Child care

Another challenge is child care, Roed said. “That one is a big one. It’s more of a community challenge,” he said. He worked with the local Iowa Child Care Resource & Referral service on day care opportunities.

One goal, he said, for businesses and organizations in the Airline Highway-Burton Avenue areas to build a central cooperative child care operation within short driving distance of the various workplaces there. It’s something he plans to continue working on even after his transition from Omega to CPM-Roskamp.

Overall, all those initiatives require a change in thinking, Roed said. “Let’s change minds that there’s not any good workers out there. Let’s remove barriers for them and get them to the workplace,” and retain them, reducing turnover and overtime expense.

Part of that economic inclusion, Trainor said, is making new workers, and customers, feel welcome by seeing employers and managers who look like them and have backgrounds similar to them.

“You want to feel welcome when you walk into a company, business or an organization or a school,” Trainor said. “If you see people in leadership roles who are like you, you feel welcome.”

UPDATE: Waterloo department mourns officer death

WATERLOO – Waterloo’s police department is mourning the death of an officer.

Robert Jackson Greenlee III, 45, was found dead at his home on Sunday, according to police. No foul play is suspected, and an autopsy will determine the cause of death.

Greenlee, a 24-year veteran of the police force, was a husband, father and respected member of the community, according to the department. He was a patrol sergeant on second watch, said Chief Dan Trelka.

“He was so dedicated and so committed to doing his job the best he could,” Trelka said. “The guy was like a badger, so determined and always going.”

Greenlee last worked on Friday.

One of the new tasks Greenlee took up at his job was using the new traffic enforcement camera, which the department put into service in November. Trelka said Greenlee asked to be involved in the camera program.

“He just took it and ran with it. … One day, he got 66 violations in an hour,” Trelka said.

Greenlee joined the Waterloo department in 1994 while he was a senior at the University of Northern Iowa majoring in criminal justice, according to The Courier archives. He was the son of Bob Greenlee, who retired as a lieutenant at the department.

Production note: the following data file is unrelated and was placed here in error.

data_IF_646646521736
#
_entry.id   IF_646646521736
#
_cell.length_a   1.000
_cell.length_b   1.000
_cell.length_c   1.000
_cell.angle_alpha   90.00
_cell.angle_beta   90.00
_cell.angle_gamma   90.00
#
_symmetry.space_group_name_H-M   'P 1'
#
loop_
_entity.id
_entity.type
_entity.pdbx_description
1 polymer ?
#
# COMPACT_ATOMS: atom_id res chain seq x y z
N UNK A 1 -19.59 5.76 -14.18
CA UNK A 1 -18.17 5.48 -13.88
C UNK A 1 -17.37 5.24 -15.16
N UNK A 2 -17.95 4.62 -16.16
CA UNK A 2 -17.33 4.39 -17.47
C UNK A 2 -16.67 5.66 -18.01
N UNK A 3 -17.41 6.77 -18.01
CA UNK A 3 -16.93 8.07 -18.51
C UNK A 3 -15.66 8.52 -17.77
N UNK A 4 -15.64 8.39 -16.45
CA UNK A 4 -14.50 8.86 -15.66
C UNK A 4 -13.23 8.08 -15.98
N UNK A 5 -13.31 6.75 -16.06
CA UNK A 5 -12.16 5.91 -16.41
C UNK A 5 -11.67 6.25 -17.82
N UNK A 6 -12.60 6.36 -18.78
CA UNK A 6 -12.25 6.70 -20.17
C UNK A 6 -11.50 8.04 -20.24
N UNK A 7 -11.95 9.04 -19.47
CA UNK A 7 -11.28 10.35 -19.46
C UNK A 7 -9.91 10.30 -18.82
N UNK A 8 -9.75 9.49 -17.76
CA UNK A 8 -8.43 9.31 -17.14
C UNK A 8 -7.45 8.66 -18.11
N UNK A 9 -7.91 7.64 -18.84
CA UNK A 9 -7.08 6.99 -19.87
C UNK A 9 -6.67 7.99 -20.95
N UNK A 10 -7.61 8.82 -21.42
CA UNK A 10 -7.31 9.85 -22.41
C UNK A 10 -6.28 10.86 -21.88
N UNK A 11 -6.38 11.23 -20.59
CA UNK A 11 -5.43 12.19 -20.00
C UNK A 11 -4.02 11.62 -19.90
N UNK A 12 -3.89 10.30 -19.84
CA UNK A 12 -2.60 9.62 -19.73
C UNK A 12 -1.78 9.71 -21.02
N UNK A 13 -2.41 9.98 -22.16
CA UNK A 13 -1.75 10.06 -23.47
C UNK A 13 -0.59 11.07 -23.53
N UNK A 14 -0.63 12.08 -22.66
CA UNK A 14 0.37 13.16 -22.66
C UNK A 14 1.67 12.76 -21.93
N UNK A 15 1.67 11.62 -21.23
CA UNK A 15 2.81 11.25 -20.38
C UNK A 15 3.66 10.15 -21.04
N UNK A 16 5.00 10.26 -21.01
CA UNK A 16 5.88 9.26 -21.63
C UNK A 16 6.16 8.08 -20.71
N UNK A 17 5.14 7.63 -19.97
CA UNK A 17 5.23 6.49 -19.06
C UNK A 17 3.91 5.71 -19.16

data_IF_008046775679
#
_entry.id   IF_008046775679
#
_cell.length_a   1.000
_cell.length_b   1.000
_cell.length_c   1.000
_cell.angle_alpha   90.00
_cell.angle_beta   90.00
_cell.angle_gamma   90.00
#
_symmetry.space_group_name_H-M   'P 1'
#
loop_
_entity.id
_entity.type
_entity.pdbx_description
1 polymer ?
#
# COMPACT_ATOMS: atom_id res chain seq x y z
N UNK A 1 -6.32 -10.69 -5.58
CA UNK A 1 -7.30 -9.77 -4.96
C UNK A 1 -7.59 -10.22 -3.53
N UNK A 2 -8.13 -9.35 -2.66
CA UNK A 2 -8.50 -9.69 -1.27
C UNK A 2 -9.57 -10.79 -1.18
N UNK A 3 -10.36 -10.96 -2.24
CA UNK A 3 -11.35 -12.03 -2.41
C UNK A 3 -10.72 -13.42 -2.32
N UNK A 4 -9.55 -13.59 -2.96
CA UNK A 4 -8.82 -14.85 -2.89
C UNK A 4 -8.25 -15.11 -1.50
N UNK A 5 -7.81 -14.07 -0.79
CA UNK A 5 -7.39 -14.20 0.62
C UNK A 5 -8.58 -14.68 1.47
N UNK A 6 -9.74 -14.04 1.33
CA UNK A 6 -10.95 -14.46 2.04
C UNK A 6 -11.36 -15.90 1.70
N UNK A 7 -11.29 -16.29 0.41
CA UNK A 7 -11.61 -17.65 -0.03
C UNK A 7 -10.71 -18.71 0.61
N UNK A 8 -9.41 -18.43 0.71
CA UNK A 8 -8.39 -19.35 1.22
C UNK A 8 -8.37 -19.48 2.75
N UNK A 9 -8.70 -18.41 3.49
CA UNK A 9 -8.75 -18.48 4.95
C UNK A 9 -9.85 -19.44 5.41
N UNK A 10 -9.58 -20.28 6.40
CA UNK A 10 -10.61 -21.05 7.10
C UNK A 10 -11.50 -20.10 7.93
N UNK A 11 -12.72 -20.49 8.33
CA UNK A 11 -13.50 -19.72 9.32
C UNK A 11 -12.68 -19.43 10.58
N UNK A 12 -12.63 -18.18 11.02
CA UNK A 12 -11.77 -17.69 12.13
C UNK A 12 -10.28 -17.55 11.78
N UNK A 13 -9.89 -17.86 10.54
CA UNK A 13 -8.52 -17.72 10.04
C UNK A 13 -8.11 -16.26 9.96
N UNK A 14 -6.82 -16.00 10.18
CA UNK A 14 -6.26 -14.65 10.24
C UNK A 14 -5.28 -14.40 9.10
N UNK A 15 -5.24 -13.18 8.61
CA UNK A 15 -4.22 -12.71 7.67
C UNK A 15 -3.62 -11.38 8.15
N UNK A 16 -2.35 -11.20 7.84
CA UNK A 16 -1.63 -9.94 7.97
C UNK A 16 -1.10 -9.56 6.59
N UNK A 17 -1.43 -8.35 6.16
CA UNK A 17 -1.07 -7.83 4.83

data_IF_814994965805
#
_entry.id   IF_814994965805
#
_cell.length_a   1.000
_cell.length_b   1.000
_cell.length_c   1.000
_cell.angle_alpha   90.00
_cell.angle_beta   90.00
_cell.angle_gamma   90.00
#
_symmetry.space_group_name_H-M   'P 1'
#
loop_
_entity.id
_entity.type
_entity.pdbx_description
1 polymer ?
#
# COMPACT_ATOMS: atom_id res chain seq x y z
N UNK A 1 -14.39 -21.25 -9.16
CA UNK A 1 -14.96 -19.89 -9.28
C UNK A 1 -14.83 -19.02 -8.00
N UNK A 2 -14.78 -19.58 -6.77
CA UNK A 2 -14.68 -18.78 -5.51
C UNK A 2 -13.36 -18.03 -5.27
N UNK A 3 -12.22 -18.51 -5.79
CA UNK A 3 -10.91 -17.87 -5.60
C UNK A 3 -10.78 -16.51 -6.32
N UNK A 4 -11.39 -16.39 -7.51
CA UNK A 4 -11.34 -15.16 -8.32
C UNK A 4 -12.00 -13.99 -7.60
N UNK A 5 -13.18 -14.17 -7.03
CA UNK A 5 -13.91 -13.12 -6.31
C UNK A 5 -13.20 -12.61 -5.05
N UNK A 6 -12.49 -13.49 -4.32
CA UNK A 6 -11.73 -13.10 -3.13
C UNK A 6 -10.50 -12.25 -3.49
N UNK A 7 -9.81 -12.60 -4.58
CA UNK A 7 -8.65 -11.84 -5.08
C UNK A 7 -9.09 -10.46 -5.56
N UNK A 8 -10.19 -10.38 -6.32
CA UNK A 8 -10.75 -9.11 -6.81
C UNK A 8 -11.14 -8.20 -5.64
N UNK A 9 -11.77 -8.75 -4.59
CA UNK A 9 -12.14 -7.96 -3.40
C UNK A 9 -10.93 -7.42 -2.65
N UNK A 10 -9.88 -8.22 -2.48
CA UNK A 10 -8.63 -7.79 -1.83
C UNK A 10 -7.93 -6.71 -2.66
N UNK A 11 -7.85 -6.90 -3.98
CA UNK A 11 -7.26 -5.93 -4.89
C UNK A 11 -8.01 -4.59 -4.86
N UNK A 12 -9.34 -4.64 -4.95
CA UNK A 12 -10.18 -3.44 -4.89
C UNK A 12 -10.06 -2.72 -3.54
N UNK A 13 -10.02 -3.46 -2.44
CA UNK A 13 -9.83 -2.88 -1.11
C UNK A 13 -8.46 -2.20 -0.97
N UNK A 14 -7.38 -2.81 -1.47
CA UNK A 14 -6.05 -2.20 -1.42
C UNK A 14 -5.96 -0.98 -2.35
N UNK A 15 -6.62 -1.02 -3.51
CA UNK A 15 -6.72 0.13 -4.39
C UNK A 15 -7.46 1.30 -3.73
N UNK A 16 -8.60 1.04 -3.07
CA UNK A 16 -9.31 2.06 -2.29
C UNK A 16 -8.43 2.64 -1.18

Funeral arrangements are pending, and will likely include a law enforcement honor guard.

“Whatever the family wants, we will do,” Trelka said.

Iowa lawmakers search for breakthroughs as session winds down

DES MOINES — The 2018 legislative session is headed for overtime.

Republicans who control both chambers of the 87th General Assembly and GOP Gov. Kim Reynolds will need more than the 100 scheduled days to get their work done. The two biggest hurdles to adjournment — state income tax cuts and a fiscal 2019 state budget.

GOP leaders last week moved closer to resolving differences between the House and Senate over the size and scope of the tax cuts. They are starting to move their competing plans through committees with the goal of reaching a compromise in negotiations.

Legislators’ daily expense money runs out after Tuesday.

“We’re still having conversations with the House and the governor to hopefully come to agreement on that tax plan. Once that’s done, then we can start working on the budgets and hopefully wrap up,” said Senate Majority Leader Jack Whitver, R-Ankeny.

On the House side, Speaker Linda Upmeyer, R-Clear Lake, said Republicans are looking at a plan that would provide relief to taxpayers but within a “responsible, stable” approach that maintains obligations to education, Medicaid and other priorities.

The House plan would cut state income taxes by $1.3 billion over five years. It does not eliminate federal deductibility or change corporate tax rates. It would cut individual taxes by $140 million in 2019 and $300 million in 2020.

“The projections show that returning these dollars still allow us the room to fulfill the obligations and responsibilities and expectations of Iowans,” said Upmeyer. The projected impact on the general fund would be $99 million in fiscal 2019 and $197 million in fiscal 2020.

Plans offered by Senate Republicans and the governor do seek to eliminate federal deductibility, and the Senate envisions cutting corporate tax rates after 2021.

Reynolds’ package sought to cut individual income tax rates by 23 percent, resulting in $1.7 billion in accumulated relief by 2023. The governor also recommended triggers that would slow implementation based upon economic conditions.